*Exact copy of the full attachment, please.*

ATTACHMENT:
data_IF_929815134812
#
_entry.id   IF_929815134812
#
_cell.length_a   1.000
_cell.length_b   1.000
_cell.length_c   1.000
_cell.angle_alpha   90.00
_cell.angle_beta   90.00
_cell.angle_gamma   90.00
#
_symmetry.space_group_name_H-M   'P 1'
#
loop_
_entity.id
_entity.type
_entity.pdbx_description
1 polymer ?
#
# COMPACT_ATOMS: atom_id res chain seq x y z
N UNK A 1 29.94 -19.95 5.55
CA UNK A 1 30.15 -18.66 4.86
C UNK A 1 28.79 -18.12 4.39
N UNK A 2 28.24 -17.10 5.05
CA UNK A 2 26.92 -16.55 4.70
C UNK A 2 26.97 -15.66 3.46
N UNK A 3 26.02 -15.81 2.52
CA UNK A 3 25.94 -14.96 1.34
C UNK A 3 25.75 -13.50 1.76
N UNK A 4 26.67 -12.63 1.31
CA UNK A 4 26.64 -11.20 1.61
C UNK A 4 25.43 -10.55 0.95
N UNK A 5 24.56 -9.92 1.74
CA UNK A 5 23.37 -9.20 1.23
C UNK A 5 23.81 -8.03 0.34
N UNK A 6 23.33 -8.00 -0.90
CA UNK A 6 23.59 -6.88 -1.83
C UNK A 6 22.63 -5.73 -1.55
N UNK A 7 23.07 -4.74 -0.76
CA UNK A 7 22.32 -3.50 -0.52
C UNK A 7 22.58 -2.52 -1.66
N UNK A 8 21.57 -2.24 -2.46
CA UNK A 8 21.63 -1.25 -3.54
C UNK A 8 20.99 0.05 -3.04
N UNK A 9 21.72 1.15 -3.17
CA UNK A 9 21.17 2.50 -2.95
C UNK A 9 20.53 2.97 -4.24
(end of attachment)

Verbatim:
data_IF_929815134812
#
_entry.id   IF_929815134812
#
_cell.length_a   1.000
_cell.length_b   1.000
_cell.length_c   1.000
_cell.angle_alpha   90.00
_cell.angle_beta   90.00
_cell.angle_gamma   90.00
#
_symmetry.space_group_name_H-M   'P 1'
#
loop_
_entity.id
_entity.type
_entity.pdbx_description
1 polymer ?
#
# COMPACT_ATOMS: atom_id res chain seq x y z
N UNK A 1 29.94 -19.95 5.55
CA UNK A 1 30.15 -18.66 4.86
C UNK A 1 28.79 -18.12 4.39
N UNK A 2 28.24 -17.10 5.05
CA UNK A 2 26.92 -16.55 4.70
C UNK A 2 26.97 -15.66 3.46
N UNK A 3 26.02 -15.81 2.52
CA UNK A 3 25.94 -14.96 1.34
C UNK A 3 25.75 -13.50 1.76
N UNK A 4 26.67 -12.63 1.31
CA UNK A 4 26.64 -11.20 1.61
C UNK A 4 25.43 -10.55 0.95
N UNK A 5 24.56 -9.92 1.74
CA UNK A 5 23.37 -9.20 1.23
C UNK A 5 23.81 -8.03 0.34
N UNK A 6 23.33 -8.00 -0.90
CA UNK A 6 23.59 -6.88 -1.83
C UNK A 6 22.63 -5.73 -1.55
N UNK A 7 23.07 -4.74 -0.76
CA UNK A 7 22.32 -3.50 -0.52
C UNK A 7 22.58 -2.52 -1.66
N UNK A 8 21.57 -2.24 -2.46
CA UNK A 8 21.63 -1.25 -3.54
C UNK A 8 20.99 0.05 -3.04
N UNK A 9 21.72 1.15 -3.17
CA UNK A 9 21.17 2.50 -2.95
C UNK A 9 20.53 2.97 -4.24